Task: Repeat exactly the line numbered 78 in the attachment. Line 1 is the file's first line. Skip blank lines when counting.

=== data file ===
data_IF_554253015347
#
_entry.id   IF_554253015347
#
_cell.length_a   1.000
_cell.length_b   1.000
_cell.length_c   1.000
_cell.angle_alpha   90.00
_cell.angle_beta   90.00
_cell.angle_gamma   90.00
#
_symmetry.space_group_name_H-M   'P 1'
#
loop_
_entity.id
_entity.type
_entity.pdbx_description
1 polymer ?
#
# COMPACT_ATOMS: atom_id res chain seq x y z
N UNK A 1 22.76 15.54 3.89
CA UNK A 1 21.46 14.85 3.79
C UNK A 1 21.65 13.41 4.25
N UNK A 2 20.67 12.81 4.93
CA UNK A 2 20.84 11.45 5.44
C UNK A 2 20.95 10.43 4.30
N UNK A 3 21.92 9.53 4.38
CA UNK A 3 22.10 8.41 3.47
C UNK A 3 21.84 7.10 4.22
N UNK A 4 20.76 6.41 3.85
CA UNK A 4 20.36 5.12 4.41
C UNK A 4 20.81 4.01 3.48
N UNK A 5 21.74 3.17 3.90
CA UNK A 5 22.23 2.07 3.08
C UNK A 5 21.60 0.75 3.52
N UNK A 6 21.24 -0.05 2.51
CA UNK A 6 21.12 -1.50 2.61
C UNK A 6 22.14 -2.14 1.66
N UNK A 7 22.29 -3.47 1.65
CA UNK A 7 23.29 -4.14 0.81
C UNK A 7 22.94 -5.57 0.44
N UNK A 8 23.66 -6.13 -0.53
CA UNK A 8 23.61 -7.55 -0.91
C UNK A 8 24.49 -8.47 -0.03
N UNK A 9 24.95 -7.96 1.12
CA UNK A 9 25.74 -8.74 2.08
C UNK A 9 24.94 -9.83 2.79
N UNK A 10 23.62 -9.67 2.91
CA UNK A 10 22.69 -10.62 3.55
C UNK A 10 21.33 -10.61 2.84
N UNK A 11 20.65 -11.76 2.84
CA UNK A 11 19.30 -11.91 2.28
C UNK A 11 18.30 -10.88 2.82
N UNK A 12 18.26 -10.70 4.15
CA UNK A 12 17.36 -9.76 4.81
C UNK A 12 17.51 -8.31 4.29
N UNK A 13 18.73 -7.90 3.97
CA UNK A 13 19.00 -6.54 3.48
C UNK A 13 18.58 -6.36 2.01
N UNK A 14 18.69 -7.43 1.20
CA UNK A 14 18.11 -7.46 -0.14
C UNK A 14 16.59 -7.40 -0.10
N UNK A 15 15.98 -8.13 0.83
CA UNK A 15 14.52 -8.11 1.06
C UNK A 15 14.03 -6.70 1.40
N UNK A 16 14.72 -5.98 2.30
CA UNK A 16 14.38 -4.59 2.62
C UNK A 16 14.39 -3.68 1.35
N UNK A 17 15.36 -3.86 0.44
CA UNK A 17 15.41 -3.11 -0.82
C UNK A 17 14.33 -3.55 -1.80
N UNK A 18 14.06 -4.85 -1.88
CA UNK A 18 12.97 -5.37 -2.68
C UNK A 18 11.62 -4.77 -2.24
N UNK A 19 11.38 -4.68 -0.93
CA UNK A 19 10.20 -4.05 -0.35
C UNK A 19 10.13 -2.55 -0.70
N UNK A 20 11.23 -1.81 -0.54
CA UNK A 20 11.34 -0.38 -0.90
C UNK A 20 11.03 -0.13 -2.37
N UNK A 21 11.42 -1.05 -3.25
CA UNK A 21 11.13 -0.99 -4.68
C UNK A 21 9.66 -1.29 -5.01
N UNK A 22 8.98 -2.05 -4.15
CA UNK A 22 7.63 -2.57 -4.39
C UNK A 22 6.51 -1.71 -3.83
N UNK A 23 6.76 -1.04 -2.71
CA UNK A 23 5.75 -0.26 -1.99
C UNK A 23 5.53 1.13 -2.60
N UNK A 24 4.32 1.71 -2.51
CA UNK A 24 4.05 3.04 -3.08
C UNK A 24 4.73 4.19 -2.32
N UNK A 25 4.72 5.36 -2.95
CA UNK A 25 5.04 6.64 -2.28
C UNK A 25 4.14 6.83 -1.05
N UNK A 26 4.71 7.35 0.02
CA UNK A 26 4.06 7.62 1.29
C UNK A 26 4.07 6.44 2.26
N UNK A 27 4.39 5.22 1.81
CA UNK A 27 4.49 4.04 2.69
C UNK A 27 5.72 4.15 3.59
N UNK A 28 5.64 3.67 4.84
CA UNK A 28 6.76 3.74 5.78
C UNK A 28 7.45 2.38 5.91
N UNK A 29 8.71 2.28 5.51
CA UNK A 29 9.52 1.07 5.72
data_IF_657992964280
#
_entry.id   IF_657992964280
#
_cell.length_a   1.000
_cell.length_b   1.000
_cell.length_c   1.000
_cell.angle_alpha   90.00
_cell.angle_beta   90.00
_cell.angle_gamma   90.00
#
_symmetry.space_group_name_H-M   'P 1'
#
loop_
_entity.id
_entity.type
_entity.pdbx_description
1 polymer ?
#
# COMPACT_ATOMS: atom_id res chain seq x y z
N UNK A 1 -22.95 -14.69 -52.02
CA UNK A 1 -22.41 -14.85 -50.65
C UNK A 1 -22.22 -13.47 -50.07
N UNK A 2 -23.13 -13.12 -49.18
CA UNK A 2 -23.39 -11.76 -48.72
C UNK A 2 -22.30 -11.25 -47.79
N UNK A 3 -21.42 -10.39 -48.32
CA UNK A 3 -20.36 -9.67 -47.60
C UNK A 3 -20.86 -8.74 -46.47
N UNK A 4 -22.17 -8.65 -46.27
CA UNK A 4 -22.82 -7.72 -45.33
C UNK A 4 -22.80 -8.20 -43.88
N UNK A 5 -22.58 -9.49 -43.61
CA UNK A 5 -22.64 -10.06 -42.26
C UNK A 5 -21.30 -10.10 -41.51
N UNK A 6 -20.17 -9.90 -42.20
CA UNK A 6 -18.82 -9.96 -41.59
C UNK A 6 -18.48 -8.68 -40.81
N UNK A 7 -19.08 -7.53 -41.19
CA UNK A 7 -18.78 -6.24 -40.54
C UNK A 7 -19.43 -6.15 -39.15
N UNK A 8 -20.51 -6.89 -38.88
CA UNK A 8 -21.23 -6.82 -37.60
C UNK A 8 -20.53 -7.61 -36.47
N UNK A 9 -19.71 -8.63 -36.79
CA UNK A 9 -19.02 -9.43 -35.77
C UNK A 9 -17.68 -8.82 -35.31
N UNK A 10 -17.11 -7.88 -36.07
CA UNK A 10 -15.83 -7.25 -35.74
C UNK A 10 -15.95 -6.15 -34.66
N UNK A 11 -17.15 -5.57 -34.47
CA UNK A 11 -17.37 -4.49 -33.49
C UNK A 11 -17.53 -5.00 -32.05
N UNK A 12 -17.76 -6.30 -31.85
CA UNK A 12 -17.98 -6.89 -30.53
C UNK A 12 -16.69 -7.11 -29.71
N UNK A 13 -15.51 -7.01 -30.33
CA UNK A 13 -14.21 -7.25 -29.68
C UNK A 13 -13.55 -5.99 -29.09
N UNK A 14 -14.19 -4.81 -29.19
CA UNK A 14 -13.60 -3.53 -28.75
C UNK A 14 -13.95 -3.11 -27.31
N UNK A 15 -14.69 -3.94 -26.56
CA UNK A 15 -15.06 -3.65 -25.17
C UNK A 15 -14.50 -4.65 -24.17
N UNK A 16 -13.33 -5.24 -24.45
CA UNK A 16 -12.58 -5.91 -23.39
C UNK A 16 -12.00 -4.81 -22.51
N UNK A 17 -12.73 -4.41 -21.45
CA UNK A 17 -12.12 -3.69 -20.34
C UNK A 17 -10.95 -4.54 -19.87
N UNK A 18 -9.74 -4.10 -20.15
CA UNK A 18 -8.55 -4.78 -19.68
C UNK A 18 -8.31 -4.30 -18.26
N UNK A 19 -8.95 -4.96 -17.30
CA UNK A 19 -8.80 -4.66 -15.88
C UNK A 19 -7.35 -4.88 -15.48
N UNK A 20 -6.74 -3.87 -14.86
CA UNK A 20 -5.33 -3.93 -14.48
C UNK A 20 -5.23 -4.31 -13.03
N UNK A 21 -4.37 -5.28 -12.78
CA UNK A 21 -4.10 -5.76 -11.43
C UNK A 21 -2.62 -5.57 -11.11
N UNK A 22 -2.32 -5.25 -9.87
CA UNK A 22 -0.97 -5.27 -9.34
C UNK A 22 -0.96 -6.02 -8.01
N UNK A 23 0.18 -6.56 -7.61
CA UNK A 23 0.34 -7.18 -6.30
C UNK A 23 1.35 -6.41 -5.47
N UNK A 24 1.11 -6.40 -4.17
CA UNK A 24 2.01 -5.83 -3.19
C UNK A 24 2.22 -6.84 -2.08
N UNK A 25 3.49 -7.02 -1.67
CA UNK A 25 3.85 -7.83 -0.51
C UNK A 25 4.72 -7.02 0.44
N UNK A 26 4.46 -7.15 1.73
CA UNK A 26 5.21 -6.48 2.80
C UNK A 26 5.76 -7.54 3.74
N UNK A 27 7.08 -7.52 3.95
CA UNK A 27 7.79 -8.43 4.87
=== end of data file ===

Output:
N UNK A 20 11.23 -1.81 -0.54